The Edge of EverythingThe Edge of Everything by Jeff Giles
My rating: 3 of 5 stars

Going into this book, I had high expectations and hope that this wouldn't turn into a dominantly romance based story. Here we follow Zoe, and her journey to figure out who killed her neighbors and what actually happened to her dad. "X", a resident of the lowlands mysteriously shows up on the scene of a winter storm to harvest a soul. There begins a tale of coming-of-age, love, and sacrifice. As you can see from the synopsis, there's the line:

The first fifty to one hundred pages of this book were really solid, they could make me appreciate Giles as a writer. His craft is there, his descriptions are there, and up to my standards, and so I really enjoyed his writing style. Then we get to the part where the romantic subplot starts overshadowing the urban fantasy aspect of it. I had all sorts of problems with the romance.


For the perfect love, what would you be willing to lose?

First of all, it was insta-love, which as you may know is my number one pet peeve in YA. I honestly thought that in this situation, it would have been better to portray a slow burn than to jump on the first opportunity of romance. Some parts of this plot were underwhelming, and I really didn't like how they used the involvement of the father to further their own purpose. It was predictable to me at least, and I found it distasteful. Also, I found the whole romance to fall flat and be underwhelming in general.

My only favorite part about this was the sibling relationship between Zoe and Jonah. Jonah is an eight year old, who has ADHD and is a very sensitive child. Because of their single mother and mostly absent father, it has fallen on Zoe's shoulders to be the protectors of him. It's refreshing to see this healthy relationship portrayed in YA books, when usually if there's siblings, they're kind of brushed away as side characters. But truly, all of the character in this book were interacting with Jonah in one way or another.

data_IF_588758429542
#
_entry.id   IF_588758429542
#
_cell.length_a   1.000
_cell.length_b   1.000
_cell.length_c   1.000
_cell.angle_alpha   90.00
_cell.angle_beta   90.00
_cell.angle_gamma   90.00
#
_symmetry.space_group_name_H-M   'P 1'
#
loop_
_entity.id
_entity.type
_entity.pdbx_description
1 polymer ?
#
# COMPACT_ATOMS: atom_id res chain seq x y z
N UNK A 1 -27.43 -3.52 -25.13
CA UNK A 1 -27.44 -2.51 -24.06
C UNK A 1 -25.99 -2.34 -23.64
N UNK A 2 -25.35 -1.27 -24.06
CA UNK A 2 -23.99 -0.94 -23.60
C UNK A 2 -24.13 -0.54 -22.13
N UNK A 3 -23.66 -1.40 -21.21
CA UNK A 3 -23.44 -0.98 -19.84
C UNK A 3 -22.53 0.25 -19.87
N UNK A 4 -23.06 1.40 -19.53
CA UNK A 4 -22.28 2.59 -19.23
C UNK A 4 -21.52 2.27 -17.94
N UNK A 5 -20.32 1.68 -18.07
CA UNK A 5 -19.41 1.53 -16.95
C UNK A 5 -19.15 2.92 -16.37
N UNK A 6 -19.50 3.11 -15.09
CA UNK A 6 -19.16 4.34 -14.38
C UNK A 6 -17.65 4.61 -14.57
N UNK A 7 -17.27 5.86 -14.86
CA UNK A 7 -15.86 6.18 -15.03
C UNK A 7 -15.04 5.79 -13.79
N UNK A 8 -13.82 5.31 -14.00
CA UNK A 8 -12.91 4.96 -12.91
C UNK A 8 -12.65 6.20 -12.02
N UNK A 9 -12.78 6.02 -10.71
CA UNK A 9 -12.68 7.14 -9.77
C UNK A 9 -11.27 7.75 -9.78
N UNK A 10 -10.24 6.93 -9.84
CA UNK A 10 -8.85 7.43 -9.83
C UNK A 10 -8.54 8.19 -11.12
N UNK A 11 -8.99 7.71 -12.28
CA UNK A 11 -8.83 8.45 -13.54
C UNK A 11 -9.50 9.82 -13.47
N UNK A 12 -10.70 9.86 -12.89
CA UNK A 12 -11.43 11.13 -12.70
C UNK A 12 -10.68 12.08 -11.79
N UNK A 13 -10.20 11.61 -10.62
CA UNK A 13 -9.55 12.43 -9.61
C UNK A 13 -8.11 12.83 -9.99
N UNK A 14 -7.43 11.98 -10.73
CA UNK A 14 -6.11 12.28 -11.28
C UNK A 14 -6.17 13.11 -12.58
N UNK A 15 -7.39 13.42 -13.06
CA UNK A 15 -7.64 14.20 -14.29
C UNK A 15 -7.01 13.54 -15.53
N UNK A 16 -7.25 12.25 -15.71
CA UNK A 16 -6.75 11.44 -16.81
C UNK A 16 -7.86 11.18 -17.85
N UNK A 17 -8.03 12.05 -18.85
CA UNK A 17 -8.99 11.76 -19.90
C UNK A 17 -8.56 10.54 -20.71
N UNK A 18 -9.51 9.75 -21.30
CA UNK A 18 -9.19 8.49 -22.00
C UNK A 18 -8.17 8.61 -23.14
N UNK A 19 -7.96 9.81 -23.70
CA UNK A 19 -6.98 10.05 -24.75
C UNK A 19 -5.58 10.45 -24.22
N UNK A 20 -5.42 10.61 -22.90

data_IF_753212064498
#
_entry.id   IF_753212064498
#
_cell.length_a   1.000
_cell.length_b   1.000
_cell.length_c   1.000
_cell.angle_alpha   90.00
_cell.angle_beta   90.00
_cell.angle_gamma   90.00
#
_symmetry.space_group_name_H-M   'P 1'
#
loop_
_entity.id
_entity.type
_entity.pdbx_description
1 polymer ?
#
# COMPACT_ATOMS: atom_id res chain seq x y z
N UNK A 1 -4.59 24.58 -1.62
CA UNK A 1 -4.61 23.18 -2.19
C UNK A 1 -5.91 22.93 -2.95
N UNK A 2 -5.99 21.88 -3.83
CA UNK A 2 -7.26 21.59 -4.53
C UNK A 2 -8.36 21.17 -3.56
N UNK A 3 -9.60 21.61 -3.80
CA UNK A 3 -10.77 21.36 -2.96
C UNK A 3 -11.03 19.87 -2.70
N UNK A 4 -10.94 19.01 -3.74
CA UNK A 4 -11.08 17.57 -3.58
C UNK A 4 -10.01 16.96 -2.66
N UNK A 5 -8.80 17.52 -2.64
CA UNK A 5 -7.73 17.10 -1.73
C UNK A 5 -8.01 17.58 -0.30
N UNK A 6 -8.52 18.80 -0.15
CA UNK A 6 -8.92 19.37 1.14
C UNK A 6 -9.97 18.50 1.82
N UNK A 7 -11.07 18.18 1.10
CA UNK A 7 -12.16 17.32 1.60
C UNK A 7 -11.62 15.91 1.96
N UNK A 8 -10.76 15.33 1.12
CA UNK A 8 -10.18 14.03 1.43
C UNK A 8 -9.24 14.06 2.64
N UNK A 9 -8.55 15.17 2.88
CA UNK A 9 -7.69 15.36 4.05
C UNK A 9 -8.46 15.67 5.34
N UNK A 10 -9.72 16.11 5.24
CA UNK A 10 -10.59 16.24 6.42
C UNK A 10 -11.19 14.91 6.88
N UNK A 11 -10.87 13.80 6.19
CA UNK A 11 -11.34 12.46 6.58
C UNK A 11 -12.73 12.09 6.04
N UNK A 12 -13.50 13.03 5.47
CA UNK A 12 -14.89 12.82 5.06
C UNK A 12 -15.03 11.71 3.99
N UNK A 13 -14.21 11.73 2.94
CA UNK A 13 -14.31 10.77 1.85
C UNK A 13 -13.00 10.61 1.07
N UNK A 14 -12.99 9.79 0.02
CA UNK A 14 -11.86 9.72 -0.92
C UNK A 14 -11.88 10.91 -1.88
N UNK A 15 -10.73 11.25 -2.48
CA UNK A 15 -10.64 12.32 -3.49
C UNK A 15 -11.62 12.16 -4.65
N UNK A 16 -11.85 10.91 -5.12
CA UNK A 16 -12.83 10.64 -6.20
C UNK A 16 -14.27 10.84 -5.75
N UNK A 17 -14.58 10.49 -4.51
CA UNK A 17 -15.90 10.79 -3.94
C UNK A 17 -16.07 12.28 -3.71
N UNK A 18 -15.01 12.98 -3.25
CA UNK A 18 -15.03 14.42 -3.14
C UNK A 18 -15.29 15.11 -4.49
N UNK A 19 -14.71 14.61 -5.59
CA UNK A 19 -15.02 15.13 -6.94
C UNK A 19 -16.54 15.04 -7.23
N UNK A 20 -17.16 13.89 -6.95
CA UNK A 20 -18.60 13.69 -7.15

I would like to see this worldbuilding be expanded. I honestly thought that what we knew of the "Lowlands" isn't enough to lead us on. I read this some time ago, and the only thing that I can remember is that it was like hell, but the author doesn't really describe the particular landscapes, or the rules that govern that society in them. The ending of this book does set you up right for the next installment, where I would hope that the author could develop the concept of "Lowlands."

Overall, although I could enjoy the reading experience for what it was, this just wasn't the book for me.

**Thanks to NetGalley and the publisher for providing me with a copy in exchange to my honest review. All opinions are my own**

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